A Comparison of the Efficacy of Physical Activity and Psychotropics as Adjunctive Treatments to Psychotherapy in the Treatment of Posttraumatic Stress Disorder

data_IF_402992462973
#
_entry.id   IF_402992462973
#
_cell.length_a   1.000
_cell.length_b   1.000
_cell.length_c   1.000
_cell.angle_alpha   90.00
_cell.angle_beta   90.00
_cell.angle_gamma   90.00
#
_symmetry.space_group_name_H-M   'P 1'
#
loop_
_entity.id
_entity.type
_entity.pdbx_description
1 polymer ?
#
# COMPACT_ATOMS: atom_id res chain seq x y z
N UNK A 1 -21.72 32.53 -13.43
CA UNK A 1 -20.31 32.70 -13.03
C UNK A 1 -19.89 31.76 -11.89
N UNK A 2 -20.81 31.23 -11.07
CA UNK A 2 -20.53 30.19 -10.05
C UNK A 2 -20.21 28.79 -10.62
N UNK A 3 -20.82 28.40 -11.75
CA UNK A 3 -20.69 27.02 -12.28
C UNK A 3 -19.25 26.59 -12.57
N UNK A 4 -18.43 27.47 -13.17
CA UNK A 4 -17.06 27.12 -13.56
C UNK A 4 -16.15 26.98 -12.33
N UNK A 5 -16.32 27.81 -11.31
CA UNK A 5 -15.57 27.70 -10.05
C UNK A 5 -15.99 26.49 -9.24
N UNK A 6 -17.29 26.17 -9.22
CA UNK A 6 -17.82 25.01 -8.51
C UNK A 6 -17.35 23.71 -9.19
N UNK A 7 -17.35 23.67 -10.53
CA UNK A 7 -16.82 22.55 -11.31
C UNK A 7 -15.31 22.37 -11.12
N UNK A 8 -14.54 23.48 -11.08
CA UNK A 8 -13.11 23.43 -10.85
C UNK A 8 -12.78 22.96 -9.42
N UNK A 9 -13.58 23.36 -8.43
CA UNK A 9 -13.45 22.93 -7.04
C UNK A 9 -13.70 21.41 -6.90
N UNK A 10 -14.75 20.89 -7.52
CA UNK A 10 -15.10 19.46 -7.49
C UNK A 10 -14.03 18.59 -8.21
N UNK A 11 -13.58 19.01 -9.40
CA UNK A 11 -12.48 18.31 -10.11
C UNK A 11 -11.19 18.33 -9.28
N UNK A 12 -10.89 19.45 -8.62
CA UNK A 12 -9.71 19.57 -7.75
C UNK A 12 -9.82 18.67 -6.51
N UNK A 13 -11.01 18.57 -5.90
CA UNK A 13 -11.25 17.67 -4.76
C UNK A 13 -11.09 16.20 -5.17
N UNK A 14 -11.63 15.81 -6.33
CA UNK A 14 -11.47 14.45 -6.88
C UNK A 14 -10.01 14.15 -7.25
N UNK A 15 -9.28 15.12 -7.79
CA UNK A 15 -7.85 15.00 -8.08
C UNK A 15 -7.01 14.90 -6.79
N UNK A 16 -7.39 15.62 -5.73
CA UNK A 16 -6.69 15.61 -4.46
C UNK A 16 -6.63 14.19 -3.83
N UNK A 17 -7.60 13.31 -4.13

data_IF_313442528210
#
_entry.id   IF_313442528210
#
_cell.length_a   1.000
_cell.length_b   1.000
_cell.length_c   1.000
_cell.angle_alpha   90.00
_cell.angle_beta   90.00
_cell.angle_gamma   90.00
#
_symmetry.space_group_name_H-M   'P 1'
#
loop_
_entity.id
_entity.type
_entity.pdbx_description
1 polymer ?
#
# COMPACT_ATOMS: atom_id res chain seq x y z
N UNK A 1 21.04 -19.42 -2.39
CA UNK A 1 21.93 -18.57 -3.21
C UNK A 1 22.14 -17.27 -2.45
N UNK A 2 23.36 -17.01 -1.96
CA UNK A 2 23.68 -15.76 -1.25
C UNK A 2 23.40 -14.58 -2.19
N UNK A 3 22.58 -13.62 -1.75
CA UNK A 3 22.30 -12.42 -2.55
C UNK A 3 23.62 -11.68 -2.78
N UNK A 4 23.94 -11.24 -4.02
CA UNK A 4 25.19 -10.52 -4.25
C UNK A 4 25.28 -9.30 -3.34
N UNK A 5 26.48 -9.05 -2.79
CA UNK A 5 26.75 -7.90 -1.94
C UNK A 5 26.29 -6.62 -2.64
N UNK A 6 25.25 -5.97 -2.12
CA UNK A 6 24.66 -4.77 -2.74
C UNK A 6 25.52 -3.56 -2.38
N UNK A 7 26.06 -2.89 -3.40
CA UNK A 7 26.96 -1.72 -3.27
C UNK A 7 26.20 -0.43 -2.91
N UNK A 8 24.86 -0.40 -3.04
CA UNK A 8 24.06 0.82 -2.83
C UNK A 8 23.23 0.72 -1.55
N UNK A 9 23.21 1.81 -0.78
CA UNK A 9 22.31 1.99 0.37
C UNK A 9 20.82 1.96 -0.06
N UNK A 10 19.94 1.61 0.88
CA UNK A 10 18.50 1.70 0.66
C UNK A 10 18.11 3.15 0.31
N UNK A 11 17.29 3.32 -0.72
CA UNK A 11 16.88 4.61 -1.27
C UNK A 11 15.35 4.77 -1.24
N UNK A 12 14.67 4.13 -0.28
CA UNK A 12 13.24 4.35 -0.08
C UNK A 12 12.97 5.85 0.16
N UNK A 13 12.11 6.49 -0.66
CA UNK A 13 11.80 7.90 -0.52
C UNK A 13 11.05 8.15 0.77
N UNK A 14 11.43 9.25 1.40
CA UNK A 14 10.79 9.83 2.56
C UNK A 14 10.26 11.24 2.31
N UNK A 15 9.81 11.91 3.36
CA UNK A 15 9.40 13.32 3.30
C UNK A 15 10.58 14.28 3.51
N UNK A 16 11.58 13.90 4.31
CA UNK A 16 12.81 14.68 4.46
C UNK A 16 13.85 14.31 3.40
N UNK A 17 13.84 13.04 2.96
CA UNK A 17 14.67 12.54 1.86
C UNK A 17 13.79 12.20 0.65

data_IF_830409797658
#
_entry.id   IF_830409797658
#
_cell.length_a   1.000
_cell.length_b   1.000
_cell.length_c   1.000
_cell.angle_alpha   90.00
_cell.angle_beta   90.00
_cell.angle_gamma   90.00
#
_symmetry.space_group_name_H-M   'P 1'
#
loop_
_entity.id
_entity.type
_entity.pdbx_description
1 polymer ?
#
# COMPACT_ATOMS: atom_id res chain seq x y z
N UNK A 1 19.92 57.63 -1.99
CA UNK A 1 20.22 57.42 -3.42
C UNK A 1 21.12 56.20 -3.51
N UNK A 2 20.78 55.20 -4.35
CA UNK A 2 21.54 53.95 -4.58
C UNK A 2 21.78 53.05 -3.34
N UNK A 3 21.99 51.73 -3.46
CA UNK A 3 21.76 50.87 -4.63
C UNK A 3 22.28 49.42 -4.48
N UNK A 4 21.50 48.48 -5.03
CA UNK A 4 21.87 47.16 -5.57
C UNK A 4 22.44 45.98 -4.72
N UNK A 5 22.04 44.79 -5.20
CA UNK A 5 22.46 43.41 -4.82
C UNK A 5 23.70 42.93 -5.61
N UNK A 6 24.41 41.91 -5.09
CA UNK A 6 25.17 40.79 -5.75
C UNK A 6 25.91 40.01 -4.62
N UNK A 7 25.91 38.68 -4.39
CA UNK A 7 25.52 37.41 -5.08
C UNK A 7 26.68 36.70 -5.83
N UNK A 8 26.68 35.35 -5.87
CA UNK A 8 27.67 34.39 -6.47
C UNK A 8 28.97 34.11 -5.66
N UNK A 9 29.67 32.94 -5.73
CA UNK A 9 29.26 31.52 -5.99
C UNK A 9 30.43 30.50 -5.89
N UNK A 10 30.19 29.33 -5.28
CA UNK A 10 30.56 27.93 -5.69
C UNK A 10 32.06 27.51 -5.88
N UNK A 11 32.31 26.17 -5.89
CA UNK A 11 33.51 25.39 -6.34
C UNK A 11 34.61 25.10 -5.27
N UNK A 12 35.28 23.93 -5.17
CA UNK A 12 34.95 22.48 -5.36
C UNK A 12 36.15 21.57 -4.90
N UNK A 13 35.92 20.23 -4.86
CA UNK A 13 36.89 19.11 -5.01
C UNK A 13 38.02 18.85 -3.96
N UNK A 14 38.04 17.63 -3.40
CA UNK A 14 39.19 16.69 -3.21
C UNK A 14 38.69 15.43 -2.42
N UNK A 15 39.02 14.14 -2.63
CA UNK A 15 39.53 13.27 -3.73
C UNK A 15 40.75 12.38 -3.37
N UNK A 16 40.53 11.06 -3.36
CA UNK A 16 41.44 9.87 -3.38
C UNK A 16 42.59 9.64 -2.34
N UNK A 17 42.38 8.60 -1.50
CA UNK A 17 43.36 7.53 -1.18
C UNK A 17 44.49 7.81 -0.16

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The following thesis is concerned with assessing the relative efficacy of physical activity (PA) compared to pharmacotherapy in the treatment of posttraumatic stress disorder (PTSD) to support the argument that PA should be utilized as a first-line adjunctive treatment before resorting to pharmacotherapy. A theoretical quantitative quasi-experimental pre-test post-test randomized no-controlled trial was used to assess residual between-group mean change scores on PTSD symptomatology. Researchers proposed the random assignment of (N = 70) participants to two experimental groups: the psychotherapy plus PA and the psychotherapy plus the selective serotonin re-uptake inhibitor (SSRI) paroxetine 35 mgs once daily groups. Primary outcome measures will be assessed using the Clinician Administered PTSD Scale-5 (CAPS-5), secondary outcome measures will be assessed using the Beck Depression Inventory-II (BDI-II), and adverse secondary effects will be assessed using the UKU side effect rating scale (UKUSERS-Clin). Between-group residual mean differences for primary and secondary outcome measures will be assessed using independent samples t-test; allowing researchers to determine if the difference between the residual mean scores is significant.